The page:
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Trends and recommendations for critical care nursing research in the Nordic countries: Triangulation of review and survey data

Journal article
Authors I. Egerod
G. Kaldan
B. Lindahl
B. S. Hansen
J. F. Jensen
M. O. Collet
K. Halvorsen
T. Eriksson
Sepideh Olausson
H. I. Jensen
Published in Intensive and Critical Care Nursing
Volume 56
Pages 8
ISSN 0964-3397
Publication year 2020
Published at Institute of Health and Care Sciences
Pages 8
Language en
Keywords Critical care nursing, Intensive care unit, Survey, Research priorities, Review, research priorities, education, unit, Nursing
Subject categories Nursing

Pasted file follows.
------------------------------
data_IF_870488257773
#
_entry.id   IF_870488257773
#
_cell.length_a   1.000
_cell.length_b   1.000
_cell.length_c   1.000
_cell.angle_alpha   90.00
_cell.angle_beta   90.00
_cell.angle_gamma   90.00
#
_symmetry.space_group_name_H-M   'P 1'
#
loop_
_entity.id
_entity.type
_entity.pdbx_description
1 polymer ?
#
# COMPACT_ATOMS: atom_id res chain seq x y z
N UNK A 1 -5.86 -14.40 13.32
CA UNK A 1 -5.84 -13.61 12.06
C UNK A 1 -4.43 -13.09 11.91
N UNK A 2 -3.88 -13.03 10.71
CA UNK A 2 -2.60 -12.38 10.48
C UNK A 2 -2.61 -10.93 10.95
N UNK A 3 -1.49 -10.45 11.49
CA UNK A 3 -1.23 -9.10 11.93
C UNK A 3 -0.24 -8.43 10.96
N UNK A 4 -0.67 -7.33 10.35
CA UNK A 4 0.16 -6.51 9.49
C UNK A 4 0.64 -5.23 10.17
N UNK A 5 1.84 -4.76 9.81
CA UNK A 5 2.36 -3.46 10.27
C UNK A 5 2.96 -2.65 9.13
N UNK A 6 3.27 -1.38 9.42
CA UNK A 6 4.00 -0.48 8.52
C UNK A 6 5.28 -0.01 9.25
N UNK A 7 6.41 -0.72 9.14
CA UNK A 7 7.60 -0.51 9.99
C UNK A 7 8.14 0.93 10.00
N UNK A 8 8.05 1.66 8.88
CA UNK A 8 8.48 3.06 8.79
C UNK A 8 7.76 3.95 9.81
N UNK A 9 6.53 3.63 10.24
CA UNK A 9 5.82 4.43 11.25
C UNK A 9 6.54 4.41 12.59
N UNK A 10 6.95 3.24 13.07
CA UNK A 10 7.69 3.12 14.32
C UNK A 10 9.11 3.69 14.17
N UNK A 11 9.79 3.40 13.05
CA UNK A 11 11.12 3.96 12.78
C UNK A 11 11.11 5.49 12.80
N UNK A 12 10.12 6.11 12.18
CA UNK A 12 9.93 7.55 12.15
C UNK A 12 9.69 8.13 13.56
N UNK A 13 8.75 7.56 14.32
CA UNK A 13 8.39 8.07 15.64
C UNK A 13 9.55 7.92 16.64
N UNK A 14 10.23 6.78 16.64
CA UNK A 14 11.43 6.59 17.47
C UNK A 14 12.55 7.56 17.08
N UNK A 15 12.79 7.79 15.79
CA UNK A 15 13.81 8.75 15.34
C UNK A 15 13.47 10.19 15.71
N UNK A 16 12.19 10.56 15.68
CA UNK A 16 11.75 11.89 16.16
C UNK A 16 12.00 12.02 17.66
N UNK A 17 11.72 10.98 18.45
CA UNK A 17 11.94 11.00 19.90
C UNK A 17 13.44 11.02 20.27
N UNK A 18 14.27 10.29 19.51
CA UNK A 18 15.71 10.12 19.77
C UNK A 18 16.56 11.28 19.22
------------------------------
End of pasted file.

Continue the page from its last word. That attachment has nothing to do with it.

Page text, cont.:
Background: Priorities for critical care nursing research have evolved with societal trends and values. In the 1980s priorities were the nursing workforce, in 1990s technical nursing, in 2000s evidence-based nursing and in 2010s symptom management and family-centred care. Objectives: To identify current trends and future recommendations for critical care nursing research in the Nordic countries. Methods: We triangulated the results of a literature review and a survey. A review of two selected critical care nursing journals (2016-2017) was conducted using content analysis to identify contemporary published research. A self-administered computerised cross-sectional survey of Nordic critical care nursing researchers (2017) reported current and future areas of research. Results: A review of 156 papers identified research related to the patient (13%), family (12%), nurse (31%), and therapies (44%). Current trends in the survey (n = 76, response rate 65%) included patient and family involvement, nurse performance and education, and evidence-based protocols. The datasets showed similar trends, but aftercare was only present in the survey. Future trends included symptom management, transitions, rehabilitation, and new nursing roles. Conclusion: Critical care nursing research is trending toward increased collaboration with patient and family, delineating a shift toward user values. Recommendations include long-term outcomes and impact of nursing. (C) 2019 Elsevier Ltd. All rights reserved.

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